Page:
Iowa wildflower Wednesday: Ohio spiderwort

Diane Porter of Fairfield first published this post on My Gaia, an email newsletter “about getting to know nature” and “giving her a helping hand in our own backyards.” Diane also maintains the Birdwatching Dot Com website and bird blog.

Ohio Spiderworts (Tradescantia ohiensis) wake me up when I look out the window. Although only a few flowers are open at a time, the bright golden anthers play against their color-opposite purple petals. My eyes shimmer.

It’s a morning-only vision. Around noon the flowers close up tight. As if to say, “Come back tomorrow.” For the rest of the day, spiderworts are simply green, easy to overlook.

But next sunrise, a fresh crop of purple-petaled blossoms opens. From the center of each flower, slender columns reach up. These are the reproductive parts of the flowers.

Ohio Spiderwort, with six stamens and one pistil

Six of the columns are stamens, with bright yellow pollen packets (called anthers) at their tops. These are the flower’s male parts.

The one other column, coming from the very center of the flower, is the pistil, the flower’s female part. Its tip is sticky, to hold pollen when an insect delivers some there.

Bumblebees, native solitary bees, and hoverflies are among the flower’s pollinators.

Bumblebee on Ohio spiderwort

Native solitary bee


Many species of native bees and other insects visit Ohio Spiderworts to collect pollen as food. In the process, they pollinate the flowers.

There is still more going on in the heart of this flower. Very fine hairs branch off from the stamens, appearing as fuzz at the center of the blossom. 

Looked at under a magnifying glass, the hairs resemble strings of rather nice purple beads. Each bead is actually a single cell.

Some Ohio Spiderworts have white petals.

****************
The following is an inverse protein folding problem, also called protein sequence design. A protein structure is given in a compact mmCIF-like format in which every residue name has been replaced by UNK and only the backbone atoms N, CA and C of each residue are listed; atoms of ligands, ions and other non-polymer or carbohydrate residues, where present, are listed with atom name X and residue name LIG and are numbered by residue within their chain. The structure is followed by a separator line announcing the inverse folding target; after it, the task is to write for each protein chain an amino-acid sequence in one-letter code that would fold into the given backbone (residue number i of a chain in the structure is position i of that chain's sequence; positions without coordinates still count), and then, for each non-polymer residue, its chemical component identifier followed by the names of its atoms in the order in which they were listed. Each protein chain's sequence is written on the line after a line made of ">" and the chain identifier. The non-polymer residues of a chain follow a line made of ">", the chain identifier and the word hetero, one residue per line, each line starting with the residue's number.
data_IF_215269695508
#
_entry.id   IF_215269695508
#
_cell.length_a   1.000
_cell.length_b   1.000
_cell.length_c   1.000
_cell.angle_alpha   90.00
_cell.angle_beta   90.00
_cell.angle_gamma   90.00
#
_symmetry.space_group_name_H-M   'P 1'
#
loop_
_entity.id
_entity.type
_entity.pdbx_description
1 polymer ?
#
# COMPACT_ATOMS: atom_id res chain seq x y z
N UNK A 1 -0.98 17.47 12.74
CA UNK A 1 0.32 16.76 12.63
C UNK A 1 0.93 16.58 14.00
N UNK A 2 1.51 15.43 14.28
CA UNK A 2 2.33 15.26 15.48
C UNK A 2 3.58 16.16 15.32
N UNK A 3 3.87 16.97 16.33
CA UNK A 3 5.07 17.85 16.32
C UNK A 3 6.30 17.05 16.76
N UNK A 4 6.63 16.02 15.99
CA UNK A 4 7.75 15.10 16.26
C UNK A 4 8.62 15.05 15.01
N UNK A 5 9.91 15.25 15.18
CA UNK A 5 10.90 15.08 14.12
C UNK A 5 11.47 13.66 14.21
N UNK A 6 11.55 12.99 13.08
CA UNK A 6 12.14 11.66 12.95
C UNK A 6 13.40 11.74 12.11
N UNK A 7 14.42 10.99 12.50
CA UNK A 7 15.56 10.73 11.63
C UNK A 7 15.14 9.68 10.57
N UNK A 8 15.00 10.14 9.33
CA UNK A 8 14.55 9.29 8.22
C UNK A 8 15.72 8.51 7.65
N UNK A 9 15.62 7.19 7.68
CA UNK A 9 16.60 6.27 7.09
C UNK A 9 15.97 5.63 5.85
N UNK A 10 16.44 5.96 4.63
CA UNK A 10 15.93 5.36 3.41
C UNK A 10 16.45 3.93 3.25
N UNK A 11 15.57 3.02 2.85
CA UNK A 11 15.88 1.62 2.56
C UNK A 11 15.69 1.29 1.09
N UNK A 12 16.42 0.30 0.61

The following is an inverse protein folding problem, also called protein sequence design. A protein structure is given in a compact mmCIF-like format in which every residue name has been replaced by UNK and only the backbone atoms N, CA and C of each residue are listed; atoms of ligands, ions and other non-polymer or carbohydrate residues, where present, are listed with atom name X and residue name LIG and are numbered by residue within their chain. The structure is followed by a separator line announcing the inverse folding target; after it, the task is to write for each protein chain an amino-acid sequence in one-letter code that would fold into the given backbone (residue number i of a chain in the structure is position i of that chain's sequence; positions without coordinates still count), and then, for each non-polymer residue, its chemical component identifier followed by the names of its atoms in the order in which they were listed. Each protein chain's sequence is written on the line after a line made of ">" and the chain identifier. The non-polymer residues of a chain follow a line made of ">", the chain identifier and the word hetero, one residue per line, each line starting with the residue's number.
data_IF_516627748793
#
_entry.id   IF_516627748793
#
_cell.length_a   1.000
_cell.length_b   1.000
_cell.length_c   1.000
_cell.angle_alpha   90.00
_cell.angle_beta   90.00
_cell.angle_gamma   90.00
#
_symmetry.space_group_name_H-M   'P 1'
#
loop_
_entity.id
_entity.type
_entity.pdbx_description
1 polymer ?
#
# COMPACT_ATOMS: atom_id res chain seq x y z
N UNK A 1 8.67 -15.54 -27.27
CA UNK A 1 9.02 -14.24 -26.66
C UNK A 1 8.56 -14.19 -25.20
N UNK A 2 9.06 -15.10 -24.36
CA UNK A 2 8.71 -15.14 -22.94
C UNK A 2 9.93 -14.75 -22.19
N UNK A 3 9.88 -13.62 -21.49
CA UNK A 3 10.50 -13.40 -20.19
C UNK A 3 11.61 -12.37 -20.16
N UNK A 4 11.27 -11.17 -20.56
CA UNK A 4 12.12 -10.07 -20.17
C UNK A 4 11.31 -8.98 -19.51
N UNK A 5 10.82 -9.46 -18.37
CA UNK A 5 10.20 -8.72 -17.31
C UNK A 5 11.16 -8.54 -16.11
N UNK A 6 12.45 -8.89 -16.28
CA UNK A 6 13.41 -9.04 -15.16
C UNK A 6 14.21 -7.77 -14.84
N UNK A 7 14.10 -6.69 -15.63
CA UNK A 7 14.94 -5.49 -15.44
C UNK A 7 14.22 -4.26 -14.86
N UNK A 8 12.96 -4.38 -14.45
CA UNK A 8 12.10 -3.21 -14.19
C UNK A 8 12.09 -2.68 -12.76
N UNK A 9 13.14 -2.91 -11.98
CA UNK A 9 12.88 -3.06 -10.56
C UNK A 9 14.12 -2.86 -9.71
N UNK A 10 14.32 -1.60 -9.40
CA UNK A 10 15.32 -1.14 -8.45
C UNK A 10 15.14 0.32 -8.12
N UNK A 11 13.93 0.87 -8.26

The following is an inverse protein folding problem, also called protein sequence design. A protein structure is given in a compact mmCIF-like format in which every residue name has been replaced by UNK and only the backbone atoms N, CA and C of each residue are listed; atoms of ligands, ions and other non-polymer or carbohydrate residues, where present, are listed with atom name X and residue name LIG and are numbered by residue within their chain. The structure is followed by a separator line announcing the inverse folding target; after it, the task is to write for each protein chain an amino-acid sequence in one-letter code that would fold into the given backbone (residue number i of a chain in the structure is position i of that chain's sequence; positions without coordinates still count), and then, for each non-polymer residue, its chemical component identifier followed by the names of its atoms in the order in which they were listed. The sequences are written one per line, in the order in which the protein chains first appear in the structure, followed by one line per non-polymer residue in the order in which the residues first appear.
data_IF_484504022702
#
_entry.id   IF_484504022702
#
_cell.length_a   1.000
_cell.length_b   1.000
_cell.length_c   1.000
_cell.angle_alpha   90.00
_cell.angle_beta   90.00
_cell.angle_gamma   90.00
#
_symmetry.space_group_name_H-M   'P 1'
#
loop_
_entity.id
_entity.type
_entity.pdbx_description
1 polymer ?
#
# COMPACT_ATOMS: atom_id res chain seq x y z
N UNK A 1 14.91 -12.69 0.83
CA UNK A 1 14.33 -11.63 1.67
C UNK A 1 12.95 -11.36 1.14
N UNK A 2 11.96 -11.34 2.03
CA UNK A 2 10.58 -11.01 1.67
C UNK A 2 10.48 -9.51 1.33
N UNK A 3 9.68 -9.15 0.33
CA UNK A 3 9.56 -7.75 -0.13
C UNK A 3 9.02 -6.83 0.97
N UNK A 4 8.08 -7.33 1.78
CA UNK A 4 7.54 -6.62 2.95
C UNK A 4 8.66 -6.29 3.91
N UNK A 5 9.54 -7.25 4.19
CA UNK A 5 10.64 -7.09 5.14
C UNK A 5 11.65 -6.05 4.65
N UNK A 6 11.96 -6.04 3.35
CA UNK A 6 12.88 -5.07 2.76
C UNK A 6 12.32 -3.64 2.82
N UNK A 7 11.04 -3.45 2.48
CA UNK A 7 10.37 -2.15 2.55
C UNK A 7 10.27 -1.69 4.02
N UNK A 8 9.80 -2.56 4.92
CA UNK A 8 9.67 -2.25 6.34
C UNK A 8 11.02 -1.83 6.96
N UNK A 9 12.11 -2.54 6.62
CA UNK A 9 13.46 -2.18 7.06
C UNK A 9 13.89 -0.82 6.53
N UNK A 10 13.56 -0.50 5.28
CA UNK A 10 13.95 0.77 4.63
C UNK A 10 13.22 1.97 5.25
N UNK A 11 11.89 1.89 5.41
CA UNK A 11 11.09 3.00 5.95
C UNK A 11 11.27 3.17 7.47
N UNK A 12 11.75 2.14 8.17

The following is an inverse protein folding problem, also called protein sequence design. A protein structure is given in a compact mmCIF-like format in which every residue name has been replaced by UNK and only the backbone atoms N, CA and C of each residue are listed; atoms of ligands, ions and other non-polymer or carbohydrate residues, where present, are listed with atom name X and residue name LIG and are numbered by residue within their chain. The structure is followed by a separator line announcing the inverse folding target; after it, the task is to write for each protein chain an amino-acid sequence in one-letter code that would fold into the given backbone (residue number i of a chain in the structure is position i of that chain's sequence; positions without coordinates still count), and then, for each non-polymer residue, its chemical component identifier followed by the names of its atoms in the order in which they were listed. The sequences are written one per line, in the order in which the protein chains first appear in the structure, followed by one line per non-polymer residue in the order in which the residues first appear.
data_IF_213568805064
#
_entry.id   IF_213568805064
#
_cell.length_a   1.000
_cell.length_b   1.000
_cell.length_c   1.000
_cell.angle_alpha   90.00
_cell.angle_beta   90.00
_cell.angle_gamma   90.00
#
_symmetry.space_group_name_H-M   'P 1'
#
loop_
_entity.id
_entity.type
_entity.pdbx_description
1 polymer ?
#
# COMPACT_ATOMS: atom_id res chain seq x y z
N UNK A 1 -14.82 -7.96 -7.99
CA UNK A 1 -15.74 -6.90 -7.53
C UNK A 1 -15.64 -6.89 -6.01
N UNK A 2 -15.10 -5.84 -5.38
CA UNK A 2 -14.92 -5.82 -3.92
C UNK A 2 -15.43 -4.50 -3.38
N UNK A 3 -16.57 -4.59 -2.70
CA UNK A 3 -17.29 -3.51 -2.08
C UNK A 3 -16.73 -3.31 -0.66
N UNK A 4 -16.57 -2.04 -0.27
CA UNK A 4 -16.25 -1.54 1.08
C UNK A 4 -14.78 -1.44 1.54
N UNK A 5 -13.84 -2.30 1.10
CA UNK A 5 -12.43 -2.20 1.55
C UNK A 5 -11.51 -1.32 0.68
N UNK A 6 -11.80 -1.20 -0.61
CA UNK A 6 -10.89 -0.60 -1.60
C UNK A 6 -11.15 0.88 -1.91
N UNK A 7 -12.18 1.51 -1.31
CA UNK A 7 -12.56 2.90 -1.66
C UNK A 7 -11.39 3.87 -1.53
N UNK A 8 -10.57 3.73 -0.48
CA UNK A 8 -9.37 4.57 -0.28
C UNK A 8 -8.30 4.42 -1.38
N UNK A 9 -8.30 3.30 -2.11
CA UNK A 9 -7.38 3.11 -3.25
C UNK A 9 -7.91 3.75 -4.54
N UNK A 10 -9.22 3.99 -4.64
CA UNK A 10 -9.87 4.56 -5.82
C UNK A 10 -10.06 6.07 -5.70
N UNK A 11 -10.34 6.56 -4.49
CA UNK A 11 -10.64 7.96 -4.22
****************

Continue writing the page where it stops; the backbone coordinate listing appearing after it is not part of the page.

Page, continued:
Botanists are not completely settled on the function of the hairs. Some evidence indicates that Ohio Spiderwort’s hairs may slow pollinators down and make them spend more time bumping into the stamens and pistils, resulting in more pollination.

Or maybe the flower knows something we do not.

Ohio Spiderwort growing wild in Iowa

Ohio Spiderwort is one of the iconic wildflowers of North American prairies. It has lived in eastern North America for many thousands of years. Now it often grows along rural gravel roads, sometimes concealed under traffic dust and weeds. 

If you see them in a prairie, or you grow them in a garden, they reveal their beauty. 

Range of Ohio Spiderwort

Ohio Spiderwort is native to the U.S., primarily in the Midwest and the eastern states. This range map of Ohio Spiderwort is by BONAP (The Biota of North America Program). Light green means found in a county. Dark green means found in the state but not the county.


Plant family: Spiderwort family (Commelinaceae).
Scientific name: Tradescantia ohiensis
Common name: Ohio Spiderwort 
“Spider” refers to the long, pointed leaves (like a spider’s legs), or perhaps to the threads that string out like spiderweb silk between ends of a stem freshly broken.
Wort” comes from “wyrt,” an Old English word for plant.

Not everyone likes spiders. And no one likes warts. Makes you wonder what the botanist who came up with “spiderwort” named their kids.

The pinkish blur behind this Ohio Spiderwort is a columbine.

Tags: Wildflowers

About the Author(s)

Diane Porter

  • I appreciate these beautiful photos and information!

    I’ve seen Ohio Spiderworts blooming in many Iowa plantings, but only once or twice in a prairie remnant. The distribution in Iowa, according to that BONAP map, is interesting.